Manchester

Fans pay tribute to Bolton Wanderers disaster survivor

Phyllis Robb Image copyright Getty Images
Image caption The photo of Phyllis Robb is an iconic image of the tragedy says the club

Bolton Wanderers fans have paid tribute to one of the last survivors of the 1946 Burnden Park disaster, who has died aged 102.

Fans held a minute's applause for lifelong supporter Phyllis Robb, 10 minutes into their team's home game with Charlton.

Mrs Robb was the subject of a famous photo which showed her being lifted above the crowd.

Thirty-six fans died in the crush at the FA Cup Tie against Stoke.

Mrs Robb, who was born in 1914, died on 19 January. Her nephew David Kay said his aunt would have been very touched by the tribute.

Image caption Phyllis Robb always said she was more concerned about her father

Her funeral is on Wednesday and her ashes are going to be scattered on the pitch at a later date.

Last year Mrs Robb told the BBC she retained vivid memories of the disaster.

She said: "I can remember barriers breaking down and they were all rushing out.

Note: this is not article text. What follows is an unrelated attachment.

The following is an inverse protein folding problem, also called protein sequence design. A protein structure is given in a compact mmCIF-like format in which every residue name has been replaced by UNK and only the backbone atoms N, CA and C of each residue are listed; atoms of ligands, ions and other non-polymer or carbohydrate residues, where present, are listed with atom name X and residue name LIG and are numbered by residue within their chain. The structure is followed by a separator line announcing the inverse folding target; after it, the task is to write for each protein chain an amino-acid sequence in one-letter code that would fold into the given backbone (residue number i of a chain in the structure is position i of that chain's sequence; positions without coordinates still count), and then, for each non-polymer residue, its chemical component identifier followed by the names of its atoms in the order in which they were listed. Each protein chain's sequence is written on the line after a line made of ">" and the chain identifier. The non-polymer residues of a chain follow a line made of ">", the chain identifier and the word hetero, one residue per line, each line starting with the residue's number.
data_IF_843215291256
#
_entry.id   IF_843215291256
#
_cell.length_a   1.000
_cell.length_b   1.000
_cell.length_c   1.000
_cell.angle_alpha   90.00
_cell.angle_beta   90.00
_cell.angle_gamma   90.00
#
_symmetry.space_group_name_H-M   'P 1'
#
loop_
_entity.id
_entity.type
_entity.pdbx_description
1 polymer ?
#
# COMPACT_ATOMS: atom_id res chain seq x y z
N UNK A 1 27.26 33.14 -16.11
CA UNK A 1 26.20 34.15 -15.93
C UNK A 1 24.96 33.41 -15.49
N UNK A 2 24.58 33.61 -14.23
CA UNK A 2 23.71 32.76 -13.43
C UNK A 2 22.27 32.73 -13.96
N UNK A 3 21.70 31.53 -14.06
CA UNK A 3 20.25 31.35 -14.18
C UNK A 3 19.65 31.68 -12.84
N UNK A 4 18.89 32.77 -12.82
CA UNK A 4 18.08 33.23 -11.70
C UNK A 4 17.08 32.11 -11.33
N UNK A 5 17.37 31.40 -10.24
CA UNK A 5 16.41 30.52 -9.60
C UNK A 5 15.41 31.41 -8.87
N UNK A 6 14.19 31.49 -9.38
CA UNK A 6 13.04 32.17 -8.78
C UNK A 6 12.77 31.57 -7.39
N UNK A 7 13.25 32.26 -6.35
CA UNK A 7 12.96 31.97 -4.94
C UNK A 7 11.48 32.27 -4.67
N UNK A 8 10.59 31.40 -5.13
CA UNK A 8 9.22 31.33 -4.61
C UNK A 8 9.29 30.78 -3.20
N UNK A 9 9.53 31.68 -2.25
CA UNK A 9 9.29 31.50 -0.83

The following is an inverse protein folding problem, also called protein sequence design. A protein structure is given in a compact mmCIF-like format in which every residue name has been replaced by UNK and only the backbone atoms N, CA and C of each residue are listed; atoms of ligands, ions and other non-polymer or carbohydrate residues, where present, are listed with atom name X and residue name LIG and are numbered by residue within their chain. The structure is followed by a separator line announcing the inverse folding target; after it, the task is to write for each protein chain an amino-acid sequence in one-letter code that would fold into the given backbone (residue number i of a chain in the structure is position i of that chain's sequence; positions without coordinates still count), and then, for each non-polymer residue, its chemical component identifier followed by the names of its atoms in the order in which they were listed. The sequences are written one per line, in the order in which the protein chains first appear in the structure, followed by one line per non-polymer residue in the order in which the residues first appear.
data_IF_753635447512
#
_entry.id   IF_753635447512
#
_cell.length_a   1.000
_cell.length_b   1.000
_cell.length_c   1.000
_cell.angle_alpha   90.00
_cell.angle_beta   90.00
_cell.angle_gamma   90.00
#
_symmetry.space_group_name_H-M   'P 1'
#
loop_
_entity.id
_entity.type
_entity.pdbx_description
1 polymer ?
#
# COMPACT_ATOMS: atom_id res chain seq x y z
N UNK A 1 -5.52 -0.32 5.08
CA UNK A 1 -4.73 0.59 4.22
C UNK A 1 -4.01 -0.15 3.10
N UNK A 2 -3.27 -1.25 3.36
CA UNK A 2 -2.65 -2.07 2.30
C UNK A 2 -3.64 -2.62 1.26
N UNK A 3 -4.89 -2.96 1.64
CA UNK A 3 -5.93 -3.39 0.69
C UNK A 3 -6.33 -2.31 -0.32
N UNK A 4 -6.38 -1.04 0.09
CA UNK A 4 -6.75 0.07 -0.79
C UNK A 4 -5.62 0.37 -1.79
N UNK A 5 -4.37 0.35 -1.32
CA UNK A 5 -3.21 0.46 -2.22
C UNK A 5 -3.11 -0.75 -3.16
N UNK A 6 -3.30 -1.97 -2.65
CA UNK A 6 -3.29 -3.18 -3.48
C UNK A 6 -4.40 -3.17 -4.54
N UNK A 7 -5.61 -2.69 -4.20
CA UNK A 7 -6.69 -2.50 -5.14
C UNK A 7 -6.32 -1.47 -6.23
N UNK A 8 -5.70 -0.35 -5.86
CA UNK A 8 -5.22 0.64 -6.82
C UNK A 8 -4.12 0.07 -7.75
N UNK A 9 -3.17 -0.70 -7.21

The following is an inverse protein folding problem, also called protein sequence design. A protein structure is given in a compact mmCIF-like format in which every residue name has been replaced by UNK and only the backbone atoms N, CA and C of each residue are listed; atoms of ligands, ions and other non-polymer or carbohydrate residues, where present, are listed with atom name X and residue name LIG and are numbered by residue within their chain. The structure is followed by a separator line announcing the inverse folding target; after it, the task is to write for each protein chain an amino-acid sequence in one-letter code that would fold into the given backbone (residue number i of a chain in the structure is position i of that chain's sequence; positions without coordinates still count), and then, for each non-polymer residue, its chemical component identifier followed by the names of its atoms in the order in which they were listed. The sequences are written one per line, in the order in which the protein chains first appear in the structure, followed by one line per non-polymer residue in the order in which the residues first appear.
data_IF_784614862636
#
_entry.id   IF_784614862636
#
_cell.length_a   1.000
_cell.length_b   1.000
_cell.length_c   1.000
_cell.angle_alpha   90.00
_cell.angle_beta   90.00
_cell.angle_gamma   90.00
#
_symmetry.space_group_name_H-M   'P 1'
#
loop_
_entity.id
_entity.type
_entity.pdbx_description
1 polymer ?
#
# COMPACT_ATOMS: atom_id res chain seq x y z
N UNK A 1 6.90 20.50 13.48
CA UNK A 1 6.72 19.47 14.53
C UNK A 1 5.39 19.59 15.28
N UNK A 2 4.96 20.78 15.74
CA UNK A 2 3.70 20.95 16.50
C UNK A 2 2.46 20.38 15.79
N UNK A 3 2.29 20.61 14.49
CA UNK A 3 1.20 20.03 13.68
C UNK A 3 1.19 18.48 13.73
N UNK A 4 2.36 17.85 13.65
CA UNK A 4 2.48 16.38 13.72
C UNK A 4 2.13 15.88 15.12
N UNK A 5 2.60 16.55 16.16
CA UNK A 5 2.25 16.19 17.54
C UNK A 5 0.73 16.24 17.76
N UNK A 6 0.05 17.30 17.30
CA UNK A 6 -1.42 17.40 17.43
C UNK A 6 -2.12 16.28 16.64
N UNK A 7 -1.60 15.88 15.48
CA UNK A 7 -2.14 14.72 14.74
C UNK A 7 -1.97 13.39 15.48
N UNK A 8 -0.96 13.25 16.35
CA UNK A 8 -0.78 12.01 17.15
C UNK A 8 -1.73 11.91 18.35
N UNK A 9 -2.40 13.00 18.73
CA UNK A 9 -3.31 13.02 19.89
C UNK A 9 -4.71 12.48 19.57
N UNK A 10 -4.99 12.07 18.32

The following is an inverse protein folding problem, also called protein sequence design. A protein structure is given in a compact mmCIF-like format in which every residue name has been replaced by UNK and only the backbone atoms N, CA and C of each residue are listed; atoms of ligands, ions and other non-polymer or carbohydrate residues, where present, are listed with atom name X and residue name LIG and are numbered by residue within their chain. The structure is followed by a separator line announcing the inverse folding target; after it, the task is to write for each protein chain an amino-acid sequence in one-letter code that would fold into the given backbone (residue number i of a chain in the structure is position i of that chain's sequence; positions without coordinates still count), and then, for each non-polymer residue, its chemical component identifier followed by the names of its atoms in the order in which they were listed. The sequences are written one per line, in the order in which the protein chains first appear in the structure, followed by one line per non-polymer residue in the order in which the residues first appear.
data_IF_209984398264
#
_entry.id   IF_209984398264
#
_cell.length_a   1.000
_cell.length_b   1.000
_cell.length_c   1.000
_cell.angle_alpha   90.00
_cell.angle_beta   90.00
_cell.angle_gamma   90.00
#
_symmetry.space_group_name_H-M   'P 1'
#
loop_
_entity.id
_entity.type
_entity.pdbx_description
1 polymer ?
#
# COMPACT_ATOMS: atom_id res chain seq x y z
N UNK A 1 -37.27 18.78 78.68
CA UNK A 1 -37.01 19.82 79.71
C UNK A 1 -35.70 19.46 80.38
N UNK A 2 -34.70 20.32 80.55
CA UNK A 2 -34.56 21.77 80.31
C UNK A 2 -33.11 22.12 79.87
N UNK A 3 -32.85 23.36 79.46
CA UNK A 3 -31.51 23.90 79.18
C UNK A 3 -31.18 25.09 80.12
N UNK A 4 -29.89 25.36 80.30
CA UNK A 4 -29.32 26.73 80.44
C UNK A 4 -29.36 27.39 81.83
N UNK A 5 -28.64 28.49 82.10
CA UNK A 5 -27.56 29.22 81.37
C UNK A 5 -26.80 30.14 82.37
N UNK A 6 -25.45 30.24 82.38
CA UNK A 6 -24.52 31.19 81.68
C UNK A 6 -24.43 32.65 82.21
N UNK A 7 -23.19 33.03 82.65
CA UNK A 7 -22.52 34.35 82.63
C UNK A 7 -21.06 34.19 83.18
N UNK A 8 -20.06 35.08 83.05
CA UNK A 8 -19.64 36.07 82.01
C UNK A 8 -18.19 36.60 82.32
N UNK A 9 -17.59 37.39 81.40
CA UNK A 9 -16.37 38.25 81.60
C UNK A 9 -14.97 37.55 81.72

"I was more bothered about my father because he was still inside the ground."


'Forgotten disaster'

  • The Burnden Park stadium disaster on 6 March 1946 was the worst loss of life at an English football ground prior to the 1980s
  • The 1946 FA Cup was the first competitive football played since the end of World War Two and drew huge crowds
  • Fans from opposite ends had to use the same turnstiles because parts of the ground previously requisitioned for wartime storage were not in use
  • Other supporters had to pass the same area on their way to a separate terrace, creating a bottleneck
  • The gates were shut 20 minutes before kick-off as fans crammed into the ground but the critical situation deteriorated when a gate at the rear of the stand was opened
  • The cause of the gate opening is still debated but shortly after the match started two barriers gave way at the Embankment End
  • The huge crowd fell forward, crushing those in front
  • Play was initially stopped but resumed with bodies laid out behind the goal

A tribute from the club said: "The image of her escape has become one of the most powerful and iconic images of that fateful day."

Club chaplain Phil Mason added: "To see Phyllis as a young woman among all those people was very powerful indeed.

"She was so full of life and every day was an excitement for her - I remember she went pitch-side on her 100th birthday and it was hard to keep up with her."

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